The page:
I stumbled upon a brain teaser today called the Four Men in Hats Puzzle (aka the Prisoners and Hats Puzzle). Here’s the puzzle:
Shown above are four men buried up to their necks in the ground. They cannot move, so they can only look forward. Between A and B is a brick wall which cannot be seen through.
They all know that between them they are wearing four hats–two black and two white–but they do not know what color they are wearing. Each of them know where the other three men are buried.
In order to avoid being shot, one of them must call out to the executioner the color of their hat. If they get it wrong, everyone will be shot. They are not allowed to talk to each other and have 10 minutes to fathom it out.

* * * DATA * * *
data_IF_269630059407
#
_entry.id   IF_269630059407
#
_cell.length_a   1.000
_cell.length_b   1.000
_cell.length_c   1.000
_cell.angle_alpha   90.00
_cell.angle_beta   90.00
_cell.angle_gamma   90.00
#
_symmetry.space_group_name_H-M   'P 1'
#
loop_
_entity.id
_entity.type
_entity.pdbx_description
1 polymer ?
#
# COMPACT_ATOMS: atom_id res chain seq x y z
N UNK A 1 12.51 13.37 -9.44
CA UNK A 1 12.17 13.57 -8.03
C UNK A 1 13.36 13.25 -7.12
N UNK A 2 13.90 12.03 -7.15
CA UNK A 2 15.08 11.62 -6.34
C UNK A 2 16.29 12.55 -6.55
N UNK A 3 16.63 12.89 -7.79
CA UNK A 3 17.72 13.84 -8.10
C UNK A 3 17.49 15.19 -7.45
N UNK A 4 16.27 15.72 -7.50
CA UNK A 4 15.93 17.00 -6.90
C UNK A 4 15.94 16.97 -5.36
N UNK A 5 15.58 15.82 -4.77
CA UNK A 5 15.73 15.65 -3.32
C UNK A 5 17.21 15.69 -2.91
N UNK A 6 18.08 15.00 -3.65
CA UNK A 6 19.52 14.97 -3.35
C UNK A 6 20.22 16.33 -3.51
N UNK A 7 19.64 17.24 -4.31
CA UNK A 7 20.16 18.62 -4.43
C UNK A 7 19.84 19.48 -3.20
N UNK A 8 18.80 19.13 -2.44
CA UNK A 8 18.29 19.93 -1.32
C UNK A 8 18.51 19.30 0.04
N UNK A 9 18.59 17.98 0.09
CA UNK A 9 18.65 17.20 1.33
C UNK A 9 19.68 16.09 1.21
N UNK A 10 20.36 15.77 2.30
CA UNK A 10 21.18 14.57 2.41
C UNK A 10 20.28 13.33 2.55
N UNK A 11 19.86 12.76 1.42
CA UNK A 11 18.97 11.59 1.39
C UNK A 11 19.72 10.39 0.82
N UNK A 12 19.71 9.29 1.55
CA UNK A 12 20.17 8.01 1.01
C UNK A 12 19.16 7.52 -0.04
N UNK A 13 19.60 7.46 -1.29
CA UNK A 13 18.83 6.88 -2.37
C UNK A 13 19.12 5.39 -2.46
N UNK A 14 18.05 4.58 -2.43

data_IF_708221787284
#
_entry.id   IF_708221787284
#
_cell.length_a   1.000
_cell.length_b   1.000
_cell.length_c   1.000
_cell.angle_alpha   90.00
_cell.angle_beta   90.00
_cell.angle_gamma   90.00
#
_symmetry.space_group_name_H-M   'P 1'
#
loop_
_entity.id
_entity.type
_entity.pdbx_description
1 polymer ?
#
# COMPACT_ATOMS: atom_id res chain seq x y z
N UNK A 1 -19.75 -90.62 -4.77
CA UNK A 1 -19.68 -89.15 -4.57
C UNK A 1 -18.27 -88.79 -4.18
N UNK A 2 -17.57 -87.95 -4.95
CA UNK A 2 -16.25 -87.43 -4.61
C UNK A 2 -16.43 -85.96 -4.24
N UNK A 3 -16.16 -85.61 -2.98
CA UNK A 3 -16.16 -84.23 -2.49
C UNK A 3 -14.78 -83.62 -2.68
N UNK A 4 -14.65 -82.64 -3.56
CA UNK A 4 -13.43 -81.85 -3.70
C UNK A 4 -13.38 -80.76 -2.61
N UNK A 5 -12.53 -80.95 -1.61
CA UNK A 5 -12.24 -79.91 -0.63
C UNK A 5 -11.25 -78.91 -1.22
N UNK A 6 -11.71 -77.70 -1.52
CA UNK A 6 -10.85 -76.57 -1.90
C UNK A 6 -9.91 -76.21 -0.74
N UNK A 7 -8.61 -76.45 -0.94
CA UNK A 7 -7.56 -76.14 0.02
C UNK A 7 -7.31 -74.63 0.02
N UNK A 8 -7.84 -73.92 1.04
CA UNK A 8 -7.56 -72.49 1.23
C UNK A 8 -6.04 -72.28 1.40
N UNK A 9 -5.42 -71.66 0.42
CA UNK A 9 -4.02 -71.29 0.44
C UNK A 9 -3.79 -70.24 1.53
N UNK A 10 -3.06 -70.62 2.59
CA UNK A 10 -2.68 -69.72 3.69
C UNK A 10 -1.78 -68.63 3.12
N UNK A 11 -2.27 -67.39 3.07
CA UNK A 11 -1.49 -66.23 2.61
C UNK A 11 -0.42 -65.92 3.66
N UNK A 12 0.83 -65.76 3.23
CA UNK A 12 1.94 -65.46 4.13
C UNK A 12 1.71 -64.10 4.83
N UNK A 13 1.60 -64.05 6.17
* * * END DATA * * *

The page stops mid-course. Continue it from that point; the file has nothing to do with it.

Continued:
After one minute, one of them calls out.
Question: Which one of them calls out? Why is he 100% certain of the color of his hat?
Keep reading if you want to know the answer.
Continue reading Four Men in Hats
Six or seven years ago, I took a philosophy class in which the professor introduced me to the “Car Goat Problem” (also known as the “Monty Hall problem“). The problem is this:
Imagine you are on a game show and there are three doors in front of you. Behind one of the doors is a car and behind the other two doors are goats. The game show hosts asks you to choose one of the doors (the one you believe has the car). Then, the host opens one of the other doors, which has a goat. The host then gives you an opportunity to change your mind. You win whatever is behind the door your choose. Should you switch doors or should you stay with your initial door? Or does it not matter?
So, what do you think? My solution is below.
Continue reading Car Goat Problem